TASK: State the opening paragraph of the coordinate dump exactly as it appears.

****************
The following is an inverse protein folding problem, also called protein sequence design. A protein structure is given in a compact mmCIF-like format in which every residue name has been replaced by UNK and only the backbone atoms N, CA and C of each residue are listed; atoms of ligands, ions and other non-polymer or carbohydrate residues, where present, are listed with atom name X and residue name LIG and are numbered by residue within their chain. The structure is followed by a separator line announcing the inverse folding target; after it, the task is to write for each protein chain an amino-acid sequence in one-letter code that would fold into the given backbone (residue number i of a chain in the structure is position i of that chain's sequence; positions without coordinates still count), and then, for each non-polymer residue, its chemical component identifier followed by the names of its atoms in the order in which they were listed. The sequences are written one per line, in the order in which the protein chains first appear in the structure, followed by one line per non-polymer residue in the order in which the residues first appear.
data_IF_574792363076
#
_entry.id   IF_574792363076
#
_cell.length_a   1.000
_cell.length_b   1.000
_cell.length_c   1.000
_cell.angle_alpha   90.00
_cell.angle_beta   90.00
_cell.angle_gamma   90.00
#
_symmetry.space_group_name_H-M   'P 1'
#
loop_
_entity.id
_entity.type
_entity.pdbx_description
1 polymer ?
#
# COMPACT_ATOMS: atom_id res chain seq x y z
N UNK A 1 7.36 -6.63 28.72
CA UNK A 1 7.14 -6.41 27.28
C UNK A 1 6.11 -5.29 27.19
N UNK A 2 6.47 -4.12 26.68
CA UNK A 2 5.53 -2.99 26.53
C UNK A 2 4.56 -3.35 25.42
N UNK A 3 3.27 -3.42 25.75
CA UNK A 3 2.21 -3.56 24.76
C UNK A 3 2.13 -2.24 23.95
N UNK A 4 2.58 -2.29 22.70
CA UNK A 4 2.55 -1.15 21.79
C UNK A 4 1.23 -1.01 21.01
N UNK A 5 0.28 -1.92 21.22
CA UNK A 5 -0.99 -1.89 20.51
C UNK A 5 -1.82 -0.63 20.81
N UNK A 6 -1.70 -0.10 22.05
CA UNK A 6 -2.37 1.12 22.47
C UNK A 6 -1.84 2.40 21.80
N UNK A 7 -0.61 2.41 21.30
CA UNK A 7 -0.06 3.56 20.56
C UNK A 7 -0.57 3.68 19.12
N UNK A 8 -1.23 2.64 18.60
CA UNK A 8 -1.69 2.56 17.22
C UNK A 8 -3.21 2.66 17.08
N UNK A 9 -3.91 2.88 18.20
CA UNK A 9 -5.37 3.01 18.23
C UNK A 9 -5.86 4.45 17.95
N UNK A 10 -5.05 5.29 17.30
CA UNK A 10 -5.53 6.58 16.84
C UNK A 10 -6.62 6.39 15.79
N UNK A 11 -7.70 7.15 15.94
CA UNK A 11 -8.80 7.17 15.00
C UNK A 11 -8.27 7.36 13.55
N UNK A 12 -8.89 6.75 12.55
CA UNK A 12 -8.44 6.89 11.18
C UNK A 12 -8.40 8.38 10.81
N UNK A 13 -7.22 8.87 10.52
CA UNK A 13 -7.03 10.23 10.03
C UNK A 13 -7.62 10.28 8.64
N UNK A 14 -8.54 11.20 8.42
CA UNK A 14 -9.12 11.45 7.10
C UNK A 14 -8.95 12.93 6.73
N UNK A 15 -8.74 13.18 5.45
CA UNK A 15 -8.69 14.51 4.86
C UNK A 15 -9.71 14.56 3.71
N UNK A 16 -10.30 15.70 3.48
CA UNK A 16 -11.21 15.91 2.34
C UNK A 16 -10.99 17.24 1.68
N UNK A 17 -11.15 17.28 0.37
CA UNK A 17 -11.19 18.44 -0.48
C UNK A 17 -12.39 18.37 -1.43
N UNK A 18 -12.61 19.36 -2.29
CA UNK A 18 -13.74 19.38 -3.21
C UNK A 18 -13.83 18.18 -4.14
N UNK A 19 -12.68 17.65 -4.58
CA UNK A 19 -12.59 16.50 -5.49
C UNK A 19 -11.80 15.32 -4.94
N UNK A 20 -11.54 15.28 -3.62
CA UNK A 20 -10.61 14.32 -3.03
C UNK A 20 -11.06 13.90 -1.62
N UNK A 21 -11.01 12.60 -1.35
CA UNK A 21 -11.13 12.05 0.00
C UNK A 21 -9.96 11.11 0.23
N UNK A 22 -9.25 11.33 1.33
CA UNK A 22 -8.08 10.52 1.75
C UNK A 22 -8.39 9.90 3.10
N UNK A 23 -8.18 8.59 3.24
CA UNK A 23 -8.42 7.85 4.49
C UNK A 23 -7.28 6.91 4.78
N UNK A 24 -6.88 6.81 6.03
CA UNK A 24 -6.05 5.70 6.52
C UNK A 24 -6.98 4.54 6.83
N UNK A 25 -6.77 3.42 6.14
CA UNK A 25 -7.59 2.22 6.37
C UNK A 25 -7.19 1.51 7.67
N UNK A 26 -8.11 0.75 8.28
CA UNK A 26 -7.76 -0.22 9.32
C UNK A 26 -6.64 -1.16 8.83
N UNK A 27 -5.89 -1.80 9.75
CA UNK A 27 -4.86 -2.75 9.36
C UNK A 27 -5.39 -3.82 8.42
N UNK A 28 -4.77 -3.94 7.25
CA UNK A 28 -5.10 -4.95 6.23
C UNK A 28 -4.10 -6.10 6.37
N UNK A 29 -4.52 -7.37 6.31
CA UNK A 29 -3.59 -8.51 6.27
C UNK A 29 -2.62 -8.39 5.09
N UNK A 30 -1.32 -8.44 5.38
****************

The following is an inverse protein folding problem, also called protein sequence design. A protein structure is given in a compact mmCIF-like format in which every residue name has been replaced by UNK and only the backbone atoms N, CA and C of each residue are listed; atoms of ligands, ions and other non-polymer or carbohydrate residues, where present, are listed with atom name X and residue name LIG and are numbered by residue within their chain. The structure is followed by a separator line announcing the inverse folding target; after it, the task is to write for each protein chain an amino-acid sequence in one-letter code that would fold into the given backbone (residue number i of a chain in the structure is position i of that chain's sequence; positions without coordinates still count), and then, for each non-polymer residue, its chemical component identifier followed by the names of its atoms in the order in which they were listed. The sequences are written one per line, in the order in which the protein chains first appear in the structure, followed by one line per non-polymer residue in the order in which the residues first appear.